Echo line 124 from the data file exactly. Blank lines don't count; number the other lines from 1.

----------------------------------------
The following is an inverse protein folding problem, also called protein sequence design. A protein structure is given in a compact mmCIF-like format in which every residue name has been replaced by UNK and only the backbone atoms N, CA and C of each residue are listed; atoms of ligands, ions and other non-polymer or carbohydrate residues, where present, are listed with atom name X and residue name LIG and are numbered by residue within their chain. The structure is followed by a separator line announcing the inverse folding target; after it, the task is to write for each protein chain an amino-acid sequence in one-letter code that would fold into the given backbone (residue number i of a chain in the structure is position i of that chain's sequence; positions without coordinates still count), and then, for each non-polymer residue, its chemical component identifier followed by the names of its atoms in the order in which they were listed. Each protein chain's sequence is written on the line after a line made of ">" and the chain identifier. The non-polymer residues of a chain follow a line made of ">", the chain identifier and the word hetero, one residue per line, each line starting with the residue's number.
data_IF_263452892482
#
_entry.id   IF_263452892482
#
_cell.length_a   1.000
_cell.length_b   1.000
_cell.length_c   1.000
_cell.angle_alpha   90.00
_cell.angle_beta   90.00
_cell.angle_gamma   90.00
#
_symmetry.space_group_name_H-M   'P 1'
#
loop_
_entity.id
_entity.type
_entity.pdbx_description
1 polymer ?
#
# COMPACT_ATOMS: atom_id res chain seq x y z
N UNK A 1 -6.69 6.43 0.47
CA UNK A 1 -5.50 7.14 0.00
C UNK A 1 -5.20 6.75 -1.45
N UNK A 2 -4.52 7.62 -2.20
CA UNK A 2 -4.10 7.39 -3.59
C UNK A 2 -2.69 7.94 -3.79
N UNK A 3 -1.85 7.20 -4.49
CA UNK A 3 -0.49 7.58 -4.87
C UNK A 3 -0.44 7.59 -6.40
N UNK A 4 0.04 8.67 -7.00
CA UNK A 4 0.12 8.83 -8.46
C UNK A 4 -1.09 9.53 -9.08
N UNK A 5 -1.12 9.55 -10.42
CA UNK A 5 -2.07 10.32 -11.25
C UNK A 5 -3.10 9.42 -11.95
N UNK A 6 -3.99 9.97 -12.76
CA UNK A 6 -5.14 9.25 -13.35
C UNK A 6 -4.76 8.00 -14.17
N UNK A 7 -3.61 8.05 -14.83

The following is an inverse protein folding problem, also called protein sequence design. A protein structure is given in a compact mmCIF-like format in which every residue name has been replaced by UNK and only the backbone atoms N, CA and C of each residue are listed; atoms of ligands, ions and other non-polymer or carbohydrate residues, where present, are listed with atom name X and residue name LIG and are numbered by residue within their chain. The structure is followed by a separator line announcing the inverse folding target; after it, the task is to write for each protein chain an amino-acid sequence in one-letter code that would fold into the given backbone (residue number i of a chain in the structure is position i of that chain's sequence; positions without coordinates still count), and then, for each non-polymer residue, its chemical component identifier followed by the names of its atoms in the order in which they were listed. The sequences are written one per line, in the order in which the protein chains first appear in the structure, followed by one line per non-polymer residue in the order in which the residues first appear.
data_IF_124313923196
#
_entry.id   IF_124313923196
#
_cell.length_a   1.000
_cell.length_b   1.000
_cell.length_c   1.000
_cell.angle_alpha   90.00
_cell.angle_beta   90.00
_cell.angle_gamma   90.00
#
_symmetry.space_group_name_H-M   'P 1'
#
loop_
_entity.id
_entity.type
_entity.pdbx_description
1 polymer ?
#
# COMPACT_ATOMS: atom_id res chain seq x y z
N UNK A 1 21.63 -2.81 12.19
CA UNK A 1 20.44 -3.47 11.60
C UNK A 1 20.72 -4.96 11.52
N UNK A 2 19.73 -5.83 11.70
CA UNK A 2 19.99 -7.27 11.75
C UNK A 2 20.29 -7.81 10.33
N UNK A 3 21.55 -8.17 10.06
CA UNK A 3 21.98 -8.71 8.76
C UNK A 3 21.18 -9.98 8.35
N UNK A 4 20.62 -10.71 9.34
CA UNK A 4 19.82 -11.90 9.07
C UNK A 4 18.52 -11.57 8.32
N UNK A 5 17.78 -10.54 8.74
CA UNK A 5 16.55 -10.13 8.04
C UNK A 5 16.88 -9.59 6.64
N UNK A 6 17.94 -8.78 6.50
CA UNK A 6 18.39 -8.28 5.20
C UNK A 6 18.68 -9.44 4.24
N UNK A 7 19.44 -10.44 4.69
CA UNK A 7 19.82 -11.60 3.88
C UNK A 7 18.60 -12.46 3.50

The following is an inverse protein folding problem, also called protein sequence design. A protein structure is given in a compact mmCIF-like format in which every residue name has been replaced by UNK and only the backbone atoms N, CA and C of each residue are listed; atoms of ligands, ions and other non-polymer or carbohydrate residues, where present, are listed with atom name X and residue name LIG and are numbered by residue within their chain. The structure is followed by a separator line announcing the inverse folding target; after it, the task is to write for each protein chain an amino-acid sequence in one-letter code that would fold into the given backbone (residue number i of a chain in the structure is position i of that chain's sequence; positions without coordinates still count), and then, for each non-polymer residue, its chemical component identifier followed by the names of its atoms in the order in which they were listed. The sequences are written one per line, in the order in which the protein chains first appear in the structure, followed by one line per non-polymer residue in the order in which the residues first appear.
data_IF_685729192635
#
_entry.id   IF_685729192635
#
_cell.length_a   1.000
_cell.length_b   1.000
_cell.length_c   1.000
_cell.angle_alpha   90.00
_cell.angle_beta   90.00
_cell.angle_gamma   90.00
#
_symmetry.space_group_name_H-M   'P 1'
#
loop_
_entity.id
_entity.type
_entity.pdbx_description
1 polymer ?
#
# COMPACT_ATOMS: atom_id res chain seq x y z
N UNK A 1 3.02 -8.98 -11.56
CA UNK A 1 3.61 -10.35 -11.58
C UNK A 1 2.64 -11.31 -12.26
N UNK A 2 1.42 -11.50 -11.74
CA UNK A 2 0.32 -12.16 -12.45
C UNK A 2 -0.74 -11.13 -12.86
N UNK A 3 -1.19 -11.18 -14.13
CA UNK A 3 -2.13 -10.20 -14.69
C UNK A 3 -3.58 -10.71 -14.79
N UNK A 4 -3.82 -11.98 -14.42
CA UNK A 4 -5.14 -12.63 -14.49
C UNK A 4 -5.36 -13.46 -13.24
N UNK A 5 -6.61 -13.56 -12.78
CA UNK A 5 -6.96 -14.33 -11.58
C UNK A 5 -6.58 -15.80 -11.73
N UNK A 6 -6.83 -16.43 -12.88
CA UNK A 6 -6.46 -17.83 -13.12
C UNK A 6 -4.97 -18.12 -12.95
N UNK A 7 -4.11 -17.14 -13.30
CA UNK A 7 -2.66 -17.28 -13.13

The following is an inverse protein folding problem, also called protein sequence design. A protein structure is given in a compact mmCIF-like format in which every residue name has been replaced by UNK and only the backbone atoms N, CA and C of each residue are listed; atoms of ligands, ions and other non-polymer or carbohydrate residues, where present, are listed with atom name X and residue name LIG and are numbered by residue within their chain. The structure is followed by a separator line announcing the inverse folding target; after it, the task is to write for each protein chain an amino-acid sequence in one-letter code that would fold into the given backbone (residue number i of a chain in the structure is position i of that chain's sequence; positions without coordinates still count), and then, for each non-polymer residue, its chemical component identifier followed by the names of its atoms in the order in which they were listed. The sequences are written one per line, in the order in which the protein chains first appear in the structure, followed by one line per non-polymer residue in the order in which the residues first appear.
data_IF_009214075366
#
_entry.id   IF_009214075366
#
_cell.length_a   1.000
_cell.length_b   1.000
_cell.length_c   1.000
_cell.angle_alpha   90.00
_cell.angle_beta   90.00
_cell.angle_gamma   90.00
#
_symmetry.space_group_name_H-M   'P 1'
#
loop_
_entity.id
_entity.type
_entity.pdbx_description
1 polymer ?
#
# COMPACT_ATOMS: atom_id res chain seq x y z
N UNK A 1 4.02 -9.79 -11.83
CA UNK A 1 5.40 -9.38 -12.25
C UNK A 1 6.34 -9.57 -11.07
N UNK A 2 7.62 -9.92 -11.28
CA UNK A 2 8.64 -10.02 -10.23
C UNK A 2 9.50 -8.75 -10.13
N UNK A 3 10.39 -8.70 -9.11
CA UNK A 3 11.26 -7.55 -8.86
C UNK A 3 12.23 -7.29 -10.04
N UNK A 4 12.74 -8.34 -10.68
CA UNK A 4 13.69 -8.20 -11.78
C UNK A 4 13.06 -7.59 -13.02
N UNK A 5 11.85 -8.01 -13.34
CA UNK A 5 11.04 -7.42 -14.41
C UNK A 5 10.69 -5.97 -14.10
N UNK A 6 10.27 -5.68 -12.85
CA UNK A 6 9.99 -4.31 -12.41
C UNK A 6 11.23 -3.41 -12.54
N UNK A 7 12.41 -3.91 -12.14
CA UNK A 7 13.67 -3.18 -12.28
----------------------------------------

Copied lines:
The following is an inverse protein folding problem, also called protein sequence design. A protein structure is given in a compact mmCIF-like format in which every residue name has been replaced by UNK and only the backbone atoms N, CA and C of each residue are listed; atoms of ligands, ions and other non-polymer or carbohydrate residues, where present, are listed with atom name X and residue name LIG and are numbered by residue within their chain. The structure is followed by a separator line announcing the inverse folding target; after it, the task is to write for each protein chain an amino-acid sequence in one-letter code that would fold into the given backbone (residue number i of a chain in the structure is position i of that chain's sequence; positions without coordinates still count), and then, for each non-polymer residue, its chemical component identifier followed by the names of its atoms in the order in which they were listed. The sequences are written one per line, in the order in which the protein chains first appear in the structure, followed by one line per non-polymer residue in the order in which the residues first appear.